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February 12, 2010

United Way gets its first Pride Council in Columbus

Columbus--The United Way of Central Ohio has launched the Pride Council, the first and only United Way affinity group in the nation for LGBT donors. United Way of America sees it as a model program to be replicated in other areas.

Gay Central Ohio United Way board member Tom Grote says the Pride Council will ultimately identify more LGBT contributors and direct more United Way money to LGBT organizations.

United Way giving fell out of favor among many LGBT contributors after a 2000 U.S. Supreme Court decision exempting the Boy Scouts from equality laws, based on the group�s claim that opposition to homosexuality is one of their core values.

United Way organizations continued funding the Boy Scouts. Some local United Ways made exceptions to their own non-discrimination rules in order to do so.

That led to additional anger over a second issue: very few LGBT programs got United Way funding. In some communities, progressive philanthropists set up competing agencies to re-direct their charitable giving.

The Central Ohio organization began to address this. While continuing to fund some Boy Scout programs, it also created a place on its board for LGBT representation in 2003.

That seat was first held by Mary Jo Hudson, who resigned in 2006 to take a cabinet post with Governor Ted Strickland. Grote has been in the seat since.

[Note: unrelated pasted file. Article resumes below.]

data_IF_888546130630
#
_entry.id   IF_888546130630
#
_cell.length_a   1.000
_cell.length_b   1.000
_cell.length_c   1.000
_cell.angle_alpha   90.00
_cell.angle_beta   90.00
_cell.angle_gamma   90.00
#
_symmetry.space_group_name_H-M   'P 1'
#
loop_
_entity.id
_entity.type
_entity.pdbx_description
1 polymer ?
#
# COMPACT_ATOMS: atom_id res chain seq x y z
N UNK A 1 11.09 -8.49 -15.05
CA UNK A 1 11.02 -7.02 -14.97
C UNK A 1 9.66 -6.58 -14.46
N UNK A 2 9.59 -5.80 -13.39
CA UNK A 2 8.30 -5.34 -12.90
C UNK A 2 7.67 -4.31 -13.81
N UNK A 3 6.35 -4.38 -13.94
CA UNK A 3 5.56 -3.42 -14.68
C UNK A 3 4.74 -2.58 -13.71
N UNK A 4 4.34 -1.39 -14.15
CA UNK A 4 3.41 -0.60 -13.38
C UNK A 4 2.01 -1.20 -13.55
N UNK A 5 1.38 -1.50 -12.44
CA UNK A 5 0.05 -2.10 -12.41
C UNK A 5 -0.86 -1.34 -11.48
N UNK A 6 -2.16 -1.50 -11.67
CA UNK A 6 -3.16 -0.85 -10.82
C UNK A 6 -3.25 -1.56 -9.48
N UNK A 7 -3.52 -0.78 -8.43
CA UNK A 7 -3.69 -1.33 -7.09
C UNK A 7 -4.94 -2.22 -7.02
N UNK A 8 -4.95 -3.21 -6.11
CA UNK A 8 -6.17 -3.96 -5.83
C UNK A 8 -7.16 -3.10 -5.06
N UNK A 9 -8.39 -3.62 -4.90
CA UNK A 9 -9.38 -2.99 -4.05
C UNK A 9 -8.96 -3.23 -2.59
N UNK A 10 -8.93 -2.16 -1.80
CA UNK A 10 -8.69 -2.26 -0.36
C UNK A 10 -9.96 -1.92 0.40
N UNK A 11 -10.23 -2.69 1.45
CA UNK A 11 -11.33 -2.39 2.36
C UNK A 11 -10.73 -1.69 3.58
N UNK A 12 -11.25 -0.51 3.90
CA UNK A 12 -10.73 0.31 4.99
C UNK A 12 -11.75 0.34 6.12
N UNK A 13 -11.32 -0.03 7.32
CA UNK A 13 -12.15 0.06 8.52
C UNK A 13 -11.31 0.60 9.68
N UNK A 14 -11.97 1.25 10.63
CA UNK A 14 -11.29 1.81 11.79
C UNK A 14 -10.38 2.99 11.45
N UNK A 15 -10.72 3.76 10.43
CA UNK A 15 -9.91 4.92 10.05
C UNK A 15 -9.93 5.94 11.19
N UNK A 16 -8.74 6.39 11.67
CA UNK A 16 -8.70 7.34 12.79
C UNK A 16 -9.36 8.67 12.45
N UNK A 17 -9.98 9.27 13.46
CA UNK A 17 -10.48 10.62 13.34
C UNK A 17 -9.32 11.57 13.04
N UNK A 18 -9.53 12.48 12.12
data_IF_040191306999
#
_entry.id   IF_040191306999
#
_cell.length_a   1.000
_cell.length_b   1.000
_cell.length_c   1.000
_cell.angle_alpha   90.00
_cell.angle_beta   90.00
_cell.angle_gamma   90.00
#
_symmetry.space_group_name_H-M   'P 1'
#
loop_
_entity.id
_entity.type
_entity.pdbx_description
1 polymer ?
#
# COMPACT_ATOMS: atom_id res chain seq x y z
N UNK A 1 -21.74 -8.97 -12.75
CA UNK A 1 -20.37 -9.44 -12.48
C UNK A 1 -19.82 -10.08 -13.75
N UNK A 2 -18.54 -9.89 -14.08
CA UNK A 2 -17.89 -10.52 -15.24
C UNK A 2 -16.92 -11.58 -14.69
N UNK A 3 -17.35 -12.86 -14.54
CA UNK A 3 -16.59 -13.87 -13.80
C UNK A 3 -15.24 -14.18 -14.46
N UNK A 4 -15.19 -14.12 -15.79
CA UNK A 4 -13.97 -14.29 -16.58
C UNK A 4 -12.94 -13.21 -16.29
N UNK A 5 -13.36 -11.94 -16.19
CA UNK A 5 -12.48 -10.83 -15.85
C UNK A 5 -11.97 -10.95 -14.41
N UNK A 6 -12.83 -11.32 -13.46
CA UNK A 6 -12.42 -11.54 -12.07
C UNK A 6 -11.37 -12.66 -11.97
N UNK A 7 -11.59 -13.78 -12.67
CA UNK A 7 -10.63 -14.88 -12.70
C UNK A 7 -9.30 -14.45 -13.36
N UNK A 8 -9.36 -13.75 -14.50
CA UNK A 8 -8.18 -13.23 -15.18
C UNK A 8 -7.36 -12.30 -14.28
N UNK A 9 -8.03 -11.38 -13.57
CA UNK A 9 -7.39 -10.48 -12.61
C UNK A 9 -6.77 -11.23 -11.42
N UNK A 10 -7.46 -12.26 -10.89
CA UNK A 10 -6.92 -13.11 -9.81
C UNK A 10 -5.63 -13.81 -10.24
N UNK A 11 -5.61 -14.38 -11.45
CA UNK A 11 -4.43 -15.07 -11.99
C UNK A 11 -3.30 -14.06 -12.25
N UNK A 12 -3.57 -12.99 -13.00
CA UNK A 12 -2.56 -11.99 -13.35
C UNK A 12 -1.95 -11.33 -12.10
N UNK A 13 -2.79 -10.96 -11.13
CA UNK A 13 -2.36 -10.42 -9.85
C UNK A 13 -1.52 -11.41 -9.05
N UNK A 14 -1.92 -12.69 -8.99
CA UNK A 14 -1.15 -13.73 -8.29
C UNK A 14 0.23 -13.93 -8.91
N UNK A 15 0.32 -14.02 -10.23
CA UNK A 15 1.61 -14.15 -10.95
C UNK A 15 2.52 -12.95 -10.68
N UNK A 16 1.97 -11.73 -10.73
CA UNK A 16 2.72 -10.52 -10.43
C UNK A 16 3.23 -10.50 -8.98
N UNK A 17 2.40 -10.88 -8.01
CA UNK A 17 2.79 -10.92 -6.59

The United Way of Central Ohio currently gives money to the Kaleidoscope Youth Center and the Columbus AIDS Task Force.

They also gave an early $10,000 gift to help establish the Legacy Fund in 2001 and has provided leadership training to LGBT professionals. UW also funded the LGBT census in central Ohio, which helped to assess the needs of LGBT individuals and families.

Grote said the Pride Council, launched January 21, will build on this work. It is led by a 15-member steering committee of LGBT community leaders.

�The first goal is to aggregate LGBT money already being given,� said Grote. �People will be able to check a Pride Council box on their donor cards.�

Grote explained that doing this will let the United Way know how much money is coming from the LGBT community in the same way that aggregating political contributions tells politicians how strong their LGBT support is.

�If we can identify LGBT donors, it will be a powerful thing,� Grote said.

Grote said another goal is to provide opportunities for LGBT and non-LGBT people to interact, which will introduce more corporate leaders to LGBT people and facilitate more interaction between LGBT and non-LGBT community leaders.

�The other goal is to raise more money for the United Way,� Grote said. �People can designate their contributions to LGBT organizations.�

Grote said he expects that more United Way money will come to LGBT programs as a result of the Pride Council.

Grote said that United Way of America has contacted its central Ohio affiliate for guidance in setting up similar LGBT programs in other communities.

The Pride Council is online at and on Facebook.




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